Bayou-Diversity (25 August 2019) One night not long ago I was surprised to hear scratching noises on my bathroom window, especially since that window is on the second story of my house. A flashlight revealed the culprit to be a raccoon, one that is known to us as she frequently raids the bird feeders and compost pile. This occasion revealed several things about the natural history of raccoons. First, they are mostly nocturnal although they occasionally can be seen out and about in daylight hours. Second, they are excellent climbers. She had climbed twenty feet straight up the side of my wooden house. Third, they are omnivorous, which means they eat a wide variety of plant and animal foods. She was carrying in her mouth the remains of a dinner-plate sized red wasp nest filled with larvae that she had removed from under the eave. Finally, raccoons are comfortable living in close proximity with humans, often to the point of becoming pests.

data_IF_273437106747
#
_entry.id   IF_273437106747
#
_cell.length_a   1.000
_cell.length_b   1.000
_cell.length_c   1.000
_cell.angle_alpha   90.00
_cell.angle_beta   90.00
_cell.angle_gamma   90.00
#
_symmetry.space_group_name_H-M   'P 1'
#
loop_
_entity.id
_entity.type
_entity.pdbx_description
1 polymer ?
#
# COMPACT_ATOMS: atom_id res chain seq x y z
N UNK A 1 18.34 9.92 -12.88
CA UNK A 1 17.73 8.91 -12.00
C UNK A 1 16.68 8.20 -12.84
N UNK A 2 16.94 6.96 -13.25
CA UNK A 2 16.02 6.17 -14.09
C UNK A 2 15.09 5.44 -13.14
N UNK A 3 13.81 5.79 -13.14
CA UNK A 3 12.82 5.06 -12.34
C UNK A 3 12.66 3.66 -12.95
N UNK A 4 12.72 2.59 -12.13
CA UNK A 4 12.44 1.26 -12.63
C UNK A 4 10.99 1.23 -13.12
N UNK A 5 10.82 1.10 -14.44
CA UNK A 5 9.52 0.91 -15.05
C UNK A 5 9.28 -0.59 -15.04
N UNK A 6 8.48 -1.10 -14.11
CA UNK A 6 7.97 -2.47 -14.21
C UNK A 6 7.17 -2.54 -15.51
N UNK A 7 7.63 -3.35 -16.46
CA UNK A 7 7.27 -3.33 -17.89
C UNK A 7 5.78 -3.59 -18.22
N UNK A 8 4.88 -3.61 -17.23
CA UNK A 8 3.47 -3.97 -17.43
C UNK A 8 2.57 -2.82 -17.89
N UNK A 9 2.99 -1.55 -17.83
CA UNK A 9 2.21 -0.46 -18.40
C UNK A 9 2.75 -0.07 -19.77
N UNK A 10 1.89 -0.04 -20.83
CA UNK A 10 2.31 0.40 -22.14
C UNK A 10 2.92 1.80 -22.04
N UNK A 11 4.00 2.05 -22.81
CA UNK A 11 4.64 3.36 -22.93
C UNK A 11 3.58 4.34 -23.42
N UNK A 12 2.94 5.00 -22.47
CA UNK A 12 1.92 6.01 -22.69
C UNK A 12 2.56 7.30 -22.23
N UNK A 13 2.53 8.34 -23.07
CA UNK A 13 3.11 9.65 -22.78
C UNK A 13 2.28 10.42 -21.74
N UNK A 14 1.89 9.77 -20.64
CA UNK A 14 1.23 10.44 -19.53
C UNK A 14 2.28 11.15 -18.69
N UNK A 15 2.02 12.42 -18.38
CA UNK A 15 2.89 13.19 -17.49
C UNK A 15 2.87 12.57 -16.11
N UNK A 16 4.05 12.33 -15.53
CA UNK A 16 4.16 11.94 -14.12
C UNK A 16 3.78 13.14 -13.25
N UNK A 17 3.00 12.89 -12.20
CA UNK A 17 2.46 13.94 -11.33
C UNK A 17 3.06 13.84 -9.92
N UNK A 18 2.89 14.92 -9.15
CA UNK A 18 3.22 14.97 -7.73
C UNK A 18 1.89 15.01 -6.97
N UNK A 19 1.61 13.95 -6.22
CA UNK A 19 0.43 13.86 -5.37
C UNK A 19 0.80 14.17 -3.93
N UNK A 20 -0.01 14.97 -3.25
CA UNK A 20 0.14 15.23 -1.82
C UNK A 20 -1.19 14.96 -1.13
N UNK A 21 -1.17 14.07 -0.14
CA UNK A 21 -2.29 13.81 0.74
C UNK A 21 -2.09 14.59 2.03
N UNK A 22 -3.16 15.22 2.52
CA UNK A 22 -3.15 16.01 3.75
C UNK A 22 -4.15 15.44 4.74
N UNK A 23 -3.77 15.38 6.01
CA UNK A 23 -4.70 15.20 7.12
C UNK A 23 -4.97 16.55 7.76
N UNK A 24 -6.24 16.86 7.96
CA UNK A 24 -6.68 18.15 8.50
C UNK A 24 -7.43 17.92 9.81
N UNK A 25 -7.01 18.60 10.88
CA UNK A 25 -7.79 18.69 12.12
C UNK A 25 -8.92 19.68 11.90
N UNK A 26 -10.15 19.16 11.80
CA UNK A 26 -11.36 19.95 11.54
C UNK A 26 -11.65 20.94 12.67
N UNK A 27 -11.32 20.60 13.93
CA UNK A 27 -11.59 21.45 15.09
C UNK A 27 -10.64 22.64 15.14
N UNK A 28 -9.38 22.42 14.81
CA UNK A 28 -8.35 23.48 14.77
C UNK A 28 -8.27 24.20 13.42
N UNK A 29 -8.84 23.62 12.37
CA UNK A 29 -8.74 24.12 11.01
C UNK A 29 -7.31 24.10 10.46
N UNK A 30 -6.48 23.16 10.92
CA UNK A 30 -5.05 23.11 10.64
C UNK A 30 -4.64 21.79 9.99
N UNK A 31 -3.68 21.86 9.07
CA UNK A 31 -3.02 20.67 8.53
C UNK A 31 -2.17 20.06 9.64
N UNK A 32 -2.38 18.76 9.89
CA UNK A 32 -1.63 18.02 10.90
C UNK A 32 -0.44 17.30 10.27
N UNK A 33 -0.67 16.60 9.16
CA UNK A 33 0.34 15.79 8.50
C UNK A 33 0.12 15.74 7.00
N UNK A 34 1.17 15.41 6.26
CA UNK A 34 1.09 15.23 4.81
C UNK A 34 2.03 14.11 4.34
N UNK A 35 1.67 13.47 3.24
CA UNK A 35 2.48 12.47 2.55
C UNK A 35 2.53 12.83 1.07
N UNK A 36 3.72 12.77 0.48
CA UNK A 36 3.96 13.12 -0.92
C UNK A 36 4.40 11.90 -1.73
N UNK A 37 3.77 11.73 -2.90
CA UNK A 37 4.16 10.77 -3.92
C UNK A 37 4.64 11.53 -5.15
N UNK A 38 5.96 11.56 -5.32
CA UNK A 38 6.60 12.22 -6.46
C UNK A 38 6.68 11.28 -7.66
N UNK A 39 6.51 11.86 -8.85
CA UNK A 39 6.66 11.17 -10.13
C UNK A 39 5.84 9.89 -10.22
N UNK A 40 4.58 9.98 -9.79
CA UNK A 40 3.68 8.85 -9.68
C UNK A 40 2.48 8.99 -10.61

Most people today are familiar with these beagle-sized mammals with their black eye mask and ringed, bushy tail. Well known to Native Americans, raccoons prowl about their mythology as tricksters and creatures with supernatural abilities. They gaze out mischievously in petroglyphs from California to Kentucky. They were, however, novelties to the first Europeans in North America who struggled to categorize them in relation to known animals in their homelands. Early French settlers considered them strange cats and called them “chat sauvage.” Cat Island off the Louisiana coast may have been named by the explorer Iberville when he observed what he thought to be these strange “cats” that lived there. In fact, raccoons are much closer kin to bears than cats.
A volume of scientific literature could be assembled concerning the life history of raccoons – physical characteristics, feeding habits, reproduction, home range, life expectancy, predators, diseases, etc. In summarizing this material, one thing would become obvious. Raccoons are survivors, even flourishers in today’s world. Robust populations now exist in several European countries and Japan as a result of intentional releases. In Louisiana they are common in every parish in all habitat types, and this in spite of the fact that more than 100,000 were trapped each year for decades in the fur industry. Today, the biggest hazard a raccoon faces is not a trap but rather an automobile speeding down a highway through her territory. (©KO; photo by Tenn. WRA)